Gender equality, disability, and social inclusion in malaria services

Malaria and Social Inclusion

Leaving no one behind requires understanding, acknowledging, and rectifying inequities in accessing malaria services.

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Malaria is a disease of the rural poor and the at-risk groups. Pregnant women and young children face a higher risk because of reduced immunity. The elderly and people living with disabilities are also at greater risk due to the impact that reduced mobility or negative attitudes can have on their ability to seek health services.

The needs of such communities in terms of malaria prevention and treatment, however, are often not adequately met. For example, women may lack information, agency, or the economic means to seek diagnosis and care for malaria. Similarly, people with disabilities may not be able to read health information campaign materials. In the Greater Mekong Subregion (GMS), seasonal and mobile forest workers who are predominantly young men, are most exposed to malaria vectors yet have limited access to health services.

Decision making power structures can also impact access to care. If a woman is a joint decision-maker in a household, she is more likely to seek treatment on time for herself. The ability to access information, socio-economic status, and power dynamics all intersect with the ability of communities at risk to seek care.

Health policies including malaria responses need to ensure that all people, irrespective of their socio-demographic background including ethnic group, gender, sexual orientation, age and physical or intellectual abilities are protected and cared for. 

Key Principles of Malaria and Social Inclusion

Malaria burden amongst at-risk communities 

While malaria programs do collect gender and age disaggregated data, the extent to which it is routinely used to tailor malaria strategies to address gender vulnerabilities is unclear. The COVID-19 pandemic has revealed that even though the virus affects all people, the structural factors within the societies result in uneven impacts. In Papua New Guinea, malaria is among the top 5 causes of adolescent (10–14-year-old) life years lost (DALY). This further highlights the importance of using disaggregated data by gender, sexual orientation, age, disabilities, ethnic groups and other social-economic background to better understand the impact of these underlying inequalities on malaria outcomes.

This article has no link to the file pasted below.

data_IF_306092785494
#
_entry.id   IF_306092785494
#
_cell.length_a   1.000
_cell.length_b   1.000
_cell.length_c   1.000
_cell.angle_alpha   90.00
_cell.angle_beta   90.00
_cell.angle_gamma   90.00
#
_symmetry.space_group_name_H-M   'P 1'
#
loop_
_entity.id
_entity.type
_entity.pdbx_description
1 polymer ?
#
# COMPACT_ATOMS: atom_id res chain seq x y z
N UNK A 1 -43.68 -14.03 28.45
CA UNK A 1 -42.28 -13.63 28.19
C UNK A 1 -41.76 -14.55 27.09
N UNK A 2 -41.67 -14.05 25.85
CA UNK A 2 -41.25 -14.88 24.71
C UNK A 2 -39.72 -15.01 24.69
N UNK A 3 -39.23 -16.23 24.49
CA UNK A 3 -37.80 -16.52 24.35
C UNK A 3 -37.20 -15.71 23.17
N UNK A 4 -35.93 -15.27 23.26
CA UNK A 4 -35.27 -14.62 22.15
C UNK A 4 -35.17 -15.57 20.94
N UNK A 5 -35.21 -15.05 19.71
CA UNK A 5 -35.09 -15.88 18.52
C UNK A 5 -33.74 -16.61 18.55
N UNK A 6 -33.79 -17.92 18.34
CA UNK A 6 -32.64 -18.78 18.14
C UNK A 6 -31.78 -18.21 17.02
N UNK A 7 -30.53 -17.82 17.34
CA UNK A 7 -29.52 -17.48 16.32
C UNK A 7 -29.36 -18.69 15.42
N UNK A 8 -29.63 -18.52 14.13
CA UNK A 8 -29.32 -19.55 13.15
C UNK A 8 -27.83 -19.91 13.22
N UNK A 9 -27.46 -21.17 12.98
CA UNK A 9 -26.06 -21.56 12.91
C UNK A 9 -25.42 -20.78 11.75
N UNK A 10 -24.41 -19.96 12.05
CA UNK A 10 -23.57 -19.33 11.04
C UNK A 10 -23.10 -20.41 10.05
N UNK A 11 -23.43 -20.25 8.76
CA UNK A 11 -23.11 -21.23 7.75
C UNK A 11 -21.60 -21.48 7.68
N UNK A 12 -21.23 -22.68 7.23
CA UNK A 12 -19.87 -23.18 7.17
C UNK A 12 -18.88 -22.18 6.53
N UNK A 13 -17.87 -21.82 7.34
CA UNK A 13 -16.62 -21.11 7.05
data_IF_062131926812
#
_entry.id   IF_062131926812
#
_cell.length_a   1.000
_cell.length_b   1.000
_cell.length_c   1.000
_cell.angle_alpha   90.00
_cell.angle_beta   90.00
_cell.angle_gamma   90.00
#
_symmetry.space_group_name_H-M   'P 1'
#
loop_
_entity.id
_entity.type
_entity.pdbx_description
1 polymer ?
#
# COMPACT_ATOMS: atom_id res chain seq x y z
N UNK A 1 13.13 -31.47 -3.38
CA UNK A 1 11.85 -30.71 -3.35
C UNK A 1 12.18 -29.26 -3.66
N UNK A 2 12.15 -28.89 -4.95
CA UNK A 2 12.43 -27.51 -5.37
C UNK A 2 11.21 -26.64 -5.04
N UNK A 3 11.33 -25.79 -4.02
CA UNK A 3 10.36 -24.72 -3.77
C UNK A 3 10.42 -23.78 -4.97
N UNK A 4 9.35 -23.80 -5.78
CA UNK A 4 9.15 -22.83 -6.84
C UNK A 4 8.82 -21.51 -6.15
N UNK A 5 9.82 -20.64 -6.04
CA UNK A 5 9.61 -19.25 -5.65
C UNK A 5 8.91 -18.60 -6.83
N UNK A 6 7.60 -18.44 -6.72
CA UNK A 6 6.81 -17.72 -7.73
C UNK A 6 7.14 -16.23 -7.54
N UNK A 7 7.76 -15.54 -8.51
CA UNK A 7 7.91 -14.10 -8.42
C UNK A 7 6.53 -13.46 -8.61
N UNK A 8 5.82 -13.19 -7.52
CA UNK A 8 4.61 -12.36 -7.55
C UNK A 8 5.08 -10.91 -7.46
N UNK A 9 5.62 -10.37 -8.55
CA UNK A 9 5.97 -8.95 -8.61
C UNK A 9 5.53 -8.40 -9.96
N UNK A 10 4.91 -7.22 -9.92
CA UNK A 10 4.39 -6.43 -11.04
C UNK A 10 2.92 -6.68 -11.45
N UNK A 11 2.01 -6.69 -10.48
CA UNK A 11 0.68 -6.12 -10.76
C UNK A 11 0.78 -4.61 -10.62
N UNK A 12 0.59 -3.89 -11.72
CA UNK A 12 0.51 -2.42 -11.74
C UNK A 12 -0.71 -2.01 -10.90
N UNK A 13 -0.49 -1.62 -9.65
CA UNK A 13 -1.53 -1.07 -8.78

Encouragingly, Lao PDR’s LLIN distribution strategy from 2016 onward puts more emphasis on mapping, tracking and distribution to mobile and migrant populations (MMPs) in addition to continuing distribution to the resident populations in endemic areas.

Aus aid jim holmes lao

Interventions centred around at-risk communities

It is important to advocate for the special needs of communities at risk, from pregnant women to children and people with disabilities or the elderly. The impact of malaria on these populations must be acknowledged and systematically integrated when designing health programs. For example, pregnant women who are biologically more at risk of malaria do not yet have access to adequate radical cures for P. vivax malaria. This should be noted and addressed in future efforts to strengthen the malaria response.